Another important finding is that unemployment is much higher for young and less-educated U.S.-born minorities than for the population as a whole. For example, U-3 unemployment is 29.5 percent for U.S.-born blacks (all ages) who have not completed high school, much higher than for all natives without a high school education. For young blacks (18 to 29) who have completed high school, unemployment is also much higher than for all young U.S.-born workers with the same education. Unemployment for U.S.-born Hispanics also is somewhat higher than for all U.S.-born workers with the same education.

The right side of Table 1 shows unemployment using the broader measure (referred to as U-6) that includes those who want to work, but have not looked recently, and those forced to work part-time. (The methodology section at the end of this report summarizes how U-3 and U-6 are calculated.) The broader measure of unemployment shows things are very bleak for American workers. For those without a high school education (all ages), U-6 unemployment is 30.8 percent, compared to 18.5 percent for U-3 unemployment. For young high school graduates, the U-6 measure is 29.9 percent compared to 17.2 percent using the U-3 measure.

The U-6 measure shows things are also dismal for U.S.-born minorities. For U.S.-born Hispanics without a high school education the U-6 unemployment rate is 32.5 percent. For young U.S.-born Hispanic high school graduates, the U-6 unemployment rate is 28.8 percent. For U.S.-born blacks the situation is even worse. These young and less-educated workers are the ones most likely to compete with illegal immigrants for jobs. And they are the ones most likely to benefit from having fewer illegal immigrants in the country.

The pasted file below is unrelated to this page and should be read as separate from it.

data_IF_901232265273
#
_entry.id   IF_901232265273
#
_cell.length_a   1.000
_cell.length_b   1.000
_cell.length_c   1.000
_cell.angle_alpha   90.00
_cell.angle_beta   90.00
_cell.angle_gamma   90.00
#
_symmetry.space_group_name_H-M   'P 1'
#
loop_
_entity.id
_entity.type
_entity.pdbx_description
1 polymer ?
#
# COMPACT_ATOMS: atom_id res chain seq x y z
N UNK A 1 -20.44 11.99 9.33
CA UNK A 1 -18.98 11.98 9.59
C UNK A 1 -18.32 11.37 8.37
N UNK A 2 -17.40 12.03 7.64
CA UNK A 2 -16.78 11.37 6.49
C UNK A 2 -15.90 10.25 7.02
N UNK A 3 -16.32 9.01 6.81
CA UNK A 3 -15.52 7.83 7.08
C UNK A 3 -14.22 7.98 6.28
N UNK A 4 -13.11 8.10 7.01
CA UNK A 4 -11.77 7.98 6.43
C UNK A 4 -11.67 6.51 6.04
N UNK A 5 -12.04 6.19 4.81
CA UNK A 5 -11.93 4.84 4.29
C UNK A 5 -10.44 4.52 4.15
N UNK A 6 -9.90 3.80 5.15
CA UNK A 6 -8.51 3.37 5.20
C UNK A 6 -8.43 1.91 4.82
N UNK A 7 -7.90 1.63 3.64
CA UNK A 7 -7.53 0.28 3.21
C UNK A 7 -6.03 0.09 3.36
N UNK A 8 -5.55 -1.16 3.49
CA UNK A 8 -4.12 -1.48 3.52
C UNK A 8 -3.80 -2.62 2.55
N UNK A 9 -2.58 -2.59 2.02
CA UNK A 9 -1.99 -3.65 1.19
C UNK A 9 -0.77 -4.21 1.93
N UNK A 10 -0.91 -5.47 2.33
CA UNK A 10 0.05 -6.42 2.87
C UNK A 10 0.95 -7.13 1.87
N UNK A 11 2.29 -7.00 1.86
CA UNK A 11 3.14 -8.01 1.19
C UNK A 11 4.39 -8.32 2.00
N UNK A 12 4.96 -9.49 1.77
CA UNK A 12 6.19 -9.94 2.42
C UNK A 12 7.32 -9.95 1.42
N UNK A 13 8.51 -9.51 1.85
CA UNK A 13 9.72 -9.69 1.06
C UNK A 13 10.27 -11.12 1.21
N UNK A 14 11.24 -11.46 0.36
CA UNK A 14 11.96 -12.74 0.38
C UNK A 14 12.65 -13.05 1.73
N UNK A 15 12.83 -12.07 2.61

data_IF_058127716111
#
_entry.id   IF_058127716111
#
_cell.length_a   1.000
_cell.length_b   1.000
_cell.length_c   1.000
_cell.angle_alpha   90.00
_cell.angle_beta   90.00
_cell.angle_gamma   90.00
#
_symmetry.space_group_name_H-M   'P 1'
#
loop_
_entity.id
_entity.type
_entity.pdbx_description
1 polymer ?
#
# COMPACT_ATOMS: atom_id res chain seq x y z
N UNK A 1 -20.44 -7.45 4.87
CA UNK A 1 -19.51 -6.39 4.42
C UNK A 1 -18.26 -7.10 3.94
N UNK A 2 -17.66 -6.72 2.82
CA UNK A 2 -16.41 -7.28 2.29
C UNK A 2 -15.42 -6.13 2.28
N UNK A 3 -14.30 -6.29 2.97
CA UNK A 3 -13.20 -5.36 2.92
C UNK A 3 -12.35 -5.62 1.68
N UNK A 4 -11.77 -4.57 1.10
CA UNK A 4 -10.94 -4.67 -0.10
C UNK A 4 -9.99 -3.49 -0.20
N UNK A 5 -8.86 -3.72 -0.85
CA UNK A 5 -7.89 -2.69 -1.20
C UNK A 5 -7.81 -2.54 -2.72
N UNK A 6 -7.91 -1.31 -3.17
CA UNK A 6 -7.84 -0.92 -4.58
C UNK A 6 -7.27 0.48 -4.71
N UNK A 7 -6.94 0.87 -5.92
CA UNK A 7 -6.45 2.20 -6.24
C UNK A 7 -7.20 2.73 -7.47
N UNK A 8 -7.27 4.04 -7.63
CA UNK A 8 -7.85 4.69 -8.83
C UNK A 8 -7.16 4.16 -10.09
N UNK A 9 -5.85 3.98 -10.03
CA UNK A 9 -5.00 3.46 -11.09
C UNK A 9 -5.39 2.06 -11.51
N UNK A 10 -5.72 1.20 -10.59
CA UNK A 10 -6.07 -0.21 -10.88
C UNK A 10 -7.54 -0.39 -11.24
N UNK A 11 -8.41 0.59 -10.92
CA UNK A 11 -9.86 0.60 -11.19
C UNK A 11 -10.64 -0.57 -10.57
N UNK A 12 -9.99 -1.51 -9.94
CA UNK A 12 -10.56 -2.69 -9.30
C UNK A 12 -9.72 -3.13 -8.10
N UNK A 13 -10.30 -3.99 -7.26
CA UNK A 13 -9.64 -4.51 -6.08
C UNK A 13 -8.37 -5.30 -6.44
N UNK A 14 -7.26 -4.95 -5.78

Not Working. The U-3 and U-6 measures both deal with those who express some interest in working. Some of those included in the U-6 measure are considered to be outside of the labor force because they have not looked for a job in the last four weeks. Thus if someone has not looked recently for a job and has given up entirely looking for work, then he or she would not be part of the U-3 or even the U-6 measure of unemployment. The right side of Table 2 reports the share of working-age adults (18 to 65) not in the labor force. It also shows the number holding a job. Table 2 shows that in third quarter of 2012, nearly 41 million U.S.-born adults were not in the labor force — not working or looking for work. If we include the 9.8 million U.S.-born adults (18 to 65) who are unemployed, the total number not working would be 50.8 million, an increase of 8.9 million since the third quarter of 2007.